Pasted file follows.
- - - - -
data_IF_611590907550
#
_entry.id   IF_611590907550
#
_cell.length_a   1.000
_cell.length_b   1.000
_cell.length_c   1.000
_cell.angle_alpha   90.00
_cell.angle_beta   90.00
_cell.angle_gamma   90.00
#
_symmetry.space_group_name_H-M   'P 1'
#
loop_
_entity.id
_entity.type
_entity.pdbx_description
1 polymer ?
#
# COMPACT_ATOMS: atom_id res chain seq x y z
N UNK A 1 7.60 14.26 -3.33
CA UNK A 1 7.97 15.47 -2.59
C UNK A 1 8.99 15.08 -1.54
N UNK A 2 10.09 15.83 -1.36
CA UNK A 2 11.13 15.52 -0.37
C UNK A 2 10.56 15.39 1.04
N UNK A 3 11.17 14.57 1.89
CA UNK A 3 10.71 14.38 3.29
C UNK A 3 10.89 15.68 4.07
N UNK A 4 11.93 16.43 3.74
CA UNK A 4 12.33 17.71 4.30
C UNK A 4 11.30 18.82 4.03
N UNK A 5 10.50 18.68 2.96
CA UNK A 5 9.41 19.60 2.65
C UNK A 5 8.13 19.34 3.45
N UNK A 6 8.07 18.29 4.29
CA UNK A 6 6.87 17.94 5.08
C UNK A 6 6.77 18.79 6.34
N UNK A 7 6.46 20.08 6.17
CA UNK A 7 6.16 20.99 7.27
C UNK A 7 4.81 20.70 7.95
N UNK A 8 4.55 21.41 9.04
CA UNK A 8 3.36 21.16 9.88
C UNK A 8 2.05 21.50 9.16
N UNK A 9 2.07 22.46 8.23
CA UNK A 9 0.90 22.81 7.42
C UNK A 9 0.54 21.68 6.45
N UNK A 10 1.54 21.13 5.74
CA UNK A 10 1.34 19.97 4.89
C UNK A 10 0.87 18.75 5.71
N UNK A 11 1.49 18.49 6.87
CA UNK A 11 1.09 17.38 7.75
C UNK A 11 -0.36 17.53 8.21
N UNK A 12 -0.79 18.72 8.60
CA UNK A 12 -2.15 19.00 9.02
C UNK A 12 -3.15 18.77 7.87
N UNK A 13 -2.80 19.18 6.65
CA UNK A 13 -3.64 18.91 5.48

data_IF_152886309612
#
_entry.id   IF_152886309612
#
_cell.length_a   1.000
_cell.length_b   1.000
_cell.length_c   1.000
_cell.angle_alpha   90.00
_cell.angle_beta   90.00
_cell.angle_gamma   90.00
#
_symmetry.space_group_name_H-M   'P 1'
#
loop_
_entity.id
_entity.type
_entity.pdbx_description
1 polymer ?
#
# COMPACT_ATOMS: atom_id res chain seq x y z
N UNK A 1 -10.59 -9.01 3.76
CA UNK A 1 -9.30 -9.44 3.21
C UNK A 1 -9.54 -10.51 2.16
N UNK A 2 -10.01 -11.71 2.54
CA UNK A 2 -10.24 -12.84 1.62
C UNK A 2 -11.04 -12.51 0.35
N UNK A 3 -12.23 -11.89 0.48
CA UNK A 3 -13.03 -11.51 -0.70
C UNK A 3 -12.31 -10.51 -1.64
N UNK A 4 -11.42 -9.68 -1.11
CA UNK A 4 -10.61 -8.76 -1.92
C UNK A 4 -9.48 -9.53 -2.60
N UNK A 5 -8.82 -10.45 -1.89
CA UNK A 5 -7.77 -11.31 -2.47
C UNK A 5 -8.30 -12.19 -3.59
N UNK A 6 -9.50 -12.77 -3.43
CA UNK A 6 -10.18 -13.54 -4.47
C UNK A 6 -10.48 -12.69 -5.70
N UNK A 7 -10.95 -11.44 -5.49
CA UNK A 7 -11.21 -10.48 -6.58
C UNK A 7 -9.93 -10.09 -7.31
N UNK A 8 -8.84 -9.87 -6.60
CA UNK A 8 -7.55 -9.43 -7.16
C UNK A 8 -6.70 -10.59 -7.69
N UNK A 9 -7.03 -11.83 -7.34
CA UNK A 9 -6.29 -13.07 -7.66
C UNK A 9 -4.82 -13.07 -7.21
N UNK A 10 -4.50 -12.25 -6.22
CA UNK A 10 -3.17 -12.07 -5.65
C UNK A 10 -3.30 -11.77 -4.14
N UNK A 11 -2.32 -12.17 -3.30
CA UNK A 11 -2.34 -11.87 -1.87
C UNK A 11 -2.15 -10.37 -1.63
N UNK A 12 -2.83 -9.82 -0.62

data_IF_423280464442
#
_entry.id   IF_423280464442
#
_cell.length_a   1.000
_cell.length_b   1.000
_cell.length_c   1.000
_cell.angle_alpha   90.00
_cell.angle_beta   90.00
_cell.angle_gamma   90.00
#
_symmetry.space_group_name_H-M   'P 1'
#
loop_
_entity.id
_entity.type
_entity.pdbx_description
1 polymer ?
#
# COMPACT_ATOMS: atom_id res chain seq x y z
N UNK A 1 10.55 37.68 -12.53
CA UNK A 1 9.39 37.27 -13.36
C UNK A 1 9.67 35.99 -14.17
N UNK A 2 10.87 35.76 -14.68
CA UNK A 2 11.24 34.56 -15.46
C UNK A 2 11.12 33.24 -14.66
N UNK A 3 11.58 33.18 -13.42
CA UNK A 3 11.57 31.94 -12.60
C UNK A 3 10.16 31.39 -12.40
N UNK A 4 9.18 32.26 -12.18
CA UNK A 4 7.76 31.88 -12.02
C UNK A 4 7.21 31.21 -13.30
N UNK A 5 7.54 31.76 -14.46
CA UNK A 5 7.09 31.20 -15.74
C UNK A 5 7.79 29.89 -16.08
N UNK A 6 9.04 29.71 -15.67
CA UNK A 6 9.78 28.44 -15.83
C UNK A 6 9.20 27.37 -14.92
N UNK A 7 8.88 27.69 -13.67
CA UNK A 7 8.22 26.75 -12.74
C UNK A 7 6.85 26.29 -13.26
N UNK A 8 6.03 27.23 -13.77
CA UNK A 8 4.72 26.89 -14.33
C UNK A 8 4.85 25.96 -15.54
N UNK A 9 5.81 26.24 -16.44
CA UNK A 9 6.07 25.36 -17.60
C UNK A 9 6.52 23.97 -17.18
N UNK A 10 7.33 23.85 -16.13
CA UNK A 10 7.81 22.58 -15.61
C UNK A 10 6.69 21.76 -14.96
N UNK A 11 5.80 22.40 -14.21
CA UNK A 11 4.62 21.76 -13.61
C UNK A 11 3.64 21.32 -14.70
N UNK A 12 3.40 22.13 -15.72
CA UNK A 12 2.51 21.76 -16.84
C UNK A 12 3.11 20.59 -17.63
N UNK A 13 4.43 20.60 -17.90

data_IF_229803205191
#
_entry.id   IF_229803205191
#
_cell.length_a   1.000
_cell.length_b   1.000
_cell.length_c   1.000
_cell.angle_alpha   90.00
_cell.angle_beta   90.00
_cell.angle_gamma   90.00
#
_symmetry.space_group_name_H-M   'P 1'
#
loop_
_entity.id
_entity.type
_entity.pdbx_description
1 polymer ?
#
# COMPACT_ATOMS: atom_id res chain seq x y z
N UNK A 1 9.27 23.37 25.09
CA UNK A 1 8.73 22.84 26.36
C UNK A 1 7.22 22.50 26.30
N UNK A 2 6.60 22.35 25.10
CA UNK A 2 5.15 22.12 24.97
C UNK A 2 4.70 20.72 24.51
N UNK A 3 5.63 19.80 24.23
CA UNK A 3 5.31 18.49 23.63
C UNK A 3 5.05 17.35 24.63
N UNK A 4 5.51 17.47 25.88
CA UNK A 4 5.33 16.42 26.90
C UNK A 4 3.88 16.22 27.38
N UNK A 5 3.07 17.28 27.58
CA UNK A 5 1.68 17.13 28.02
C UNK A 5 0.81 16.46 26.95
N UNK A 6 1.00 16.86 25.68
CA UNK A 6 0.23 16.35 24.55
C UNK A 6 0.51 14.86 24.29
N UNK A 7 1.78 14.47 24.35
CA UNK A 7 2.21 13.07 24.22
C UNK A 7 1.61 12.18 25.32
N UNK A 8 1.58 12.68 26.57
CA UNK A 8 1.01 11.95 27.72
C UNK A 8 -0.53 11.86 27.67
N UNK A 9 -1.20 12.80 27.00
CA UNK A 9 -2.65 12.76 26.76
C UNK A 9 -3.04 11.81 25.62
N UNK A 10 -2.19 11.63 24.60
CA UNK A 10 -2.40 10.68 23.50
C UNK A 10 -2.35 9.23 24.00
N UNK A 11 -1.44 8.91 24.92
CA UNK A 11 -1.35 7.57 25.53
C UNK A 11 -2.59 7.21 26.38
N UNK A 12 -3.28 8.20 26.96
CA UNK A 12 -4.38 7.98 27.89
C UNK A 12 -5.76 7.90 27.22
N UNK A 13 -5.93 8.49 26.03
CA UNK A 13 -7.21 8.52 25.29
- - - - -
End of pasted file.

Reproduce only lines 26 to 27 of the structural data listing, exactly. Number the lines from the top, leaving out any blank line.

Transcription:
C UNK A 2 10.56 15.39 1.04
N UNK A 3 11.17 14.57 1.89